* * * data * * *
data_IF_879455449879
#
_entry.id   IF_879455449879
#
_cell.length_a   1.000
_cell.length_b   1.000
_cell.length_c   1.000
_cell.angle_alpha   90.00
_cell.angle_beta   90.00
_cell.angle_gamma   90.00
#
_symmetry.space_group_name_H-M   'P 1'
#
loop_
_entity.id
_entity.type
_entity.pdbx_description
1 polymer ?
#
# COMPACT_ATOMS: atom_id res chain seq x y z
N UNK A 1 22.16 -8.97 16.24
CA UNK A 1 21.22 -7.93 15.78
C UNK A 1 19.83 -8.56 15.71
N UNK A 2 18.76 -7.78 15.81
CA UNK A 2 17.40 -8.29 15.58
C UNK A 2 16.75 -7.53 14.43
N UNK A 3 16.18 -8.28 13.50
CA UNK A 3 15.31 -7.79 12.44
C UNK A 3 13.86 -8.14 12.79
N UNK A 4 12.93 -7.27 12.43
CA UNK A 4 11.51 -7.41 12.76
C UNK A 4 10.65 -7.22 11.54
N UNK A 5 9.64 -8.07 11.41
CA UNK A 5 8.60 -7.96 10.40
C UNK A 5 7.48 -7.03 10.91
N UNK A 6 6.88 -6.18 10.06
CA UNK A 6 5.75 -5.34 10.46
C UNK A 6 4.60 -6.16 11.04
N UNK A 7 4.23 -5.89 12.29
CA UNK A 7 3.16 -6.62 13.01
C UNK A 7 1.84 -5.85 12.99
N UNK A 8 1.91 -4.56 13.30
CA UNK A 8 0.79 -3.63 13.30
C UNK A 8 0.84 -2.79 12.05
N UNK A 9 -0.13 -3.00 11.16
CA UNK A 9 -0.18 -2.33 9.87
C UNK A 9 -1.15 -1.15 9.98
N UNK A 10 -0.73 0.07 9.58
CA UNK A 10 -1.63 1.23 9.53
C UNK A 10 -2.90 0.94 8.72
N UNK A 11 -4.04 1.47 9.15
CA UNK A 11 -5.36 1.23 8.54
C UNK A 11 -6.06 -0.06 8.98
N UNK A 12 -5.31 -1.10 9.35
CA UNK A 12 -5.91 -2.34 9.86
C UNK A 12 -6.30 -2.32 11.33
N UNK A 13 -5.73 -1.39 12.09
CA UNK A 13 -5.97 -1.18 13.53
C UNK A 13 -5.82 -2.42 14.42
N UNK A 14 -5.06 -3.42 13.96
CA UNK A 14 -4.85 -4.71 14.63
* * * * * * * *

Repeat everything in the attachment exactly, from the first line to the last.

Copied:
data_IF_879455449879
#
_entry.id   IF_879455449879
#
_cell.length_a   1.000
_cell.length_b   1.000
_cell.length_c   1.000
_cell.angle_alpha   90.00
_cell.angle_beta   90.00
_cell.angle_gamma   90.00
#
_symmetry.space_group_name_H-M   'P 1'
#
loop_
_entity.id
_entity.type
_entity.pdbx_description
1 polymer ?
#
# COMPACT_ATOMS: atom_id res chain seq x y z
N UNK A 1 22.16 -8.97 16.24
CA UNK A 1 21.22 -7.93 15.78
C UNK A 1 19.83 -8.56 15.71
N UNK A 2 18.76 -7.78 15.81
CA UNK A 2 17.40 -8.29 15.58
C UNK A 2 16.75 -7.53 14.43
N UNK A 3 16.18 -8.28 13.50
CA UNK A 3 15.31 -7.79 12.44
C UNK A 3 13.86 -8.14 12.79
N UNK A 4 12.93 -7.27 12.43
CA UNK A 4 11.51 -7.41 12.76
C UNK A 4 10.65 -7.22 11.54
N UNK A 5 9.64 -8.07 11.41
CA UNK A 5 8.60 -7.96 10.40
C UNK A 5 7.48 -7.03 10.91
N UNK A 6 6.88 -6.18 10.06
CA UNK A 6 5.75 -5.34 10.46
C UNK A 6 4.60 -6.16 11.04
N UNK A 7 4.23 -5.89 12.29
CA UNK A 7 3.16 -6.62 13.01
C UNK A 7 1.84 -5.85 12.99
N UNK A 8 1.91 -4.56 13.30
CA UNK A 8 0.79 -3.63 13.30
C UNK A 8 0.84 -2.79 12.05
N UNK A 9 -0.13 -3.00 11.16
CA UNK A 9 -0.18 -2.33 9.87
C UNK A 9 -1.15 -1.15 9.98
N UNK A 10 -0.73 0.07 9.58
CA UNK A 10 -1.63 1.23 9.53
C UNK A 10 -2.90 0.94 8.72
N UNK A 11 -4.04 1.47 9.15
CA UNK A 11 -5.36 1.23 8.54
C UNK A 11 -6.06 -0.06 8.98
N UNK A 12 -5.31 -1.10 9.35
CA UNK A 12 -5.91 -2.34 9.86
C UNK A 12 -6.30 -2.32 11.33
N UNK A 13 -5.73 -1.39 12.09
CA UNK A 13 -5.97 -1.18 13.53
C UNK A 13 -5.82 -2.42 14.42
N UNK A 14 -5.06 -3.42 13.96
CA UNK A 14 -4.85 -4.71 14.63